West Virginia chemical spill water ban to be lifted
West Virginia authorities have begun easing a ban on drinking tap water enacted after a chemical spill tainted much of the state's water supply.
Governor Earl Ray Tomblin announced some of the 300,000 people affected could begin using the water on Monday.
Only residents of designated areas were authorised to begin consuming water until further testing could be done.
On Thursday, a chemical used to process coal leaked from a plant into the Elk river.
"The numbers we have today look good and we are finally at a point where the 'do not use order' has been lifted," Governor Tomblin told reporters on Monday.
At least 6,000 water customers in the state capital of Charleston were cleared to use tap water.
No 'rush back'
West Virginia American Water President Jeff McIntyre warned it could be days before the entire system was cleared of contaminated water.
Officials said they were lifting the ban in a strict, methodical manner to prevent excessive demand and additional water quality problems.
Residents were asked to flush their own water systems before use as a precaution.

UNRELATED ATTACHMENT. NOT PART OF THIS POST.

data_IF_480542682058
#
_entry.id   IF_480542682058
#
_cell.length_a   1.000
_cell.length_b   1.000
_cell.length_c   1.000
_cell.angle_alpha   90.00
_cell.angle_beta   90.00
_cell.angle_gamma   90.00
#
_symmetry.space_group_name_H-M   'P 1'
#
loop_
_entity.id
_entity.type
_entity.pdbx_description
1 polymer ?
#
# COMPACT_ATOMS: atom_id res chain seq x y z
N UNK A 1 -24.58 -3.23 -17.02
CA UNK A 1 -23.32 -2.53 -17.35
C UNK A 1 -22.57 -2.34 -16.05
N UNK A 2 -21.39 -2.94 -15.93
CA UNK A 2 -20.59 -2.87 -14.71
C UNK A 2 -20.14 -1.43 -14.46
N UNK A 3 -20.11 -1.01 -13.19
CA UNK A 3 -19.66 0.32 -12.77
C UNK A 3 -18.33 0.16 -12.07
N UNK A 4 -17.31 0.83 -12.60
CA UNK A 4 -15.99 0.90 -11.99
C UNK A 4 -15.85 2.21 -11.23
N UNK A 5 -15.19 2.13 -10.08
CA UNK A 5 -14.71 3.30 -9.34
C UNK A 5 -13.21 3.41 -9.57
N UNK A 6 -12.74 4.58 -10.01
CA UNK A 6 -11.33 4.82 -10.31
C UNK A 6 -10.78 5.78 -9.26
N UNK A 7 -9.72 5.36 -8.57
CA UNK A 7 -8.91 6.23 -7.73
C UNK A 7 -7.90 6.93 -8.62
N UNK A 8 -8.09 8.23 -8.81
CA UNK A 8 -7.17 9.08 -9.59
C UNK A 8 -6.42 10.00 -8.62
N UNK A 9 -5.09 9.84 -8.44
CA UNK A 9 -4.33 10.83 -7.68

School official James Phares told the Associated Press he hoped the largest two school systems affected could reopen on Tuesday, but "we're not going to be rushing them back to school if it's not safe".
The contamination had forced authorities to close schools and businesses in nine counties last week, and the state legislature in the capital city of Charleston cancelled a legislative session.
Charleston Mayor Danny Jones called the spill "devastating to the public at large and to the people that live in our city" on Friday.
The spill was first found after the state's environmental protection department received a report of a strange odour near the Elk river on Thursday.
Officials found a leaking storage unit, a spokesman said. The spill had overrun a containment area and leaked into the river.
While the leaking container held at least 40,000 gallons (182,000 litres), state environmental official Tom Aluise said investigators were "confident" that no more than 5,000 gallons escaped.
Coal manufacturer Freedom Industries said the chemical, 4-methylcyclohexane methanol, could be harmful if swallowed and could cause skin and eye irritation.
The company's president Gary Southern said on Friday the company believed it had "mitigated the risk... in terms of further material leaving this facility".
The chemicals stored by Freedom Industries were not required to have a permit nor did their tanks fall under an inspection programme, but some officials were considering a change to those rules.
Randy Huffman, the state's director for environmental protection, said one idea would be to require tanks to be a certain distance from the river.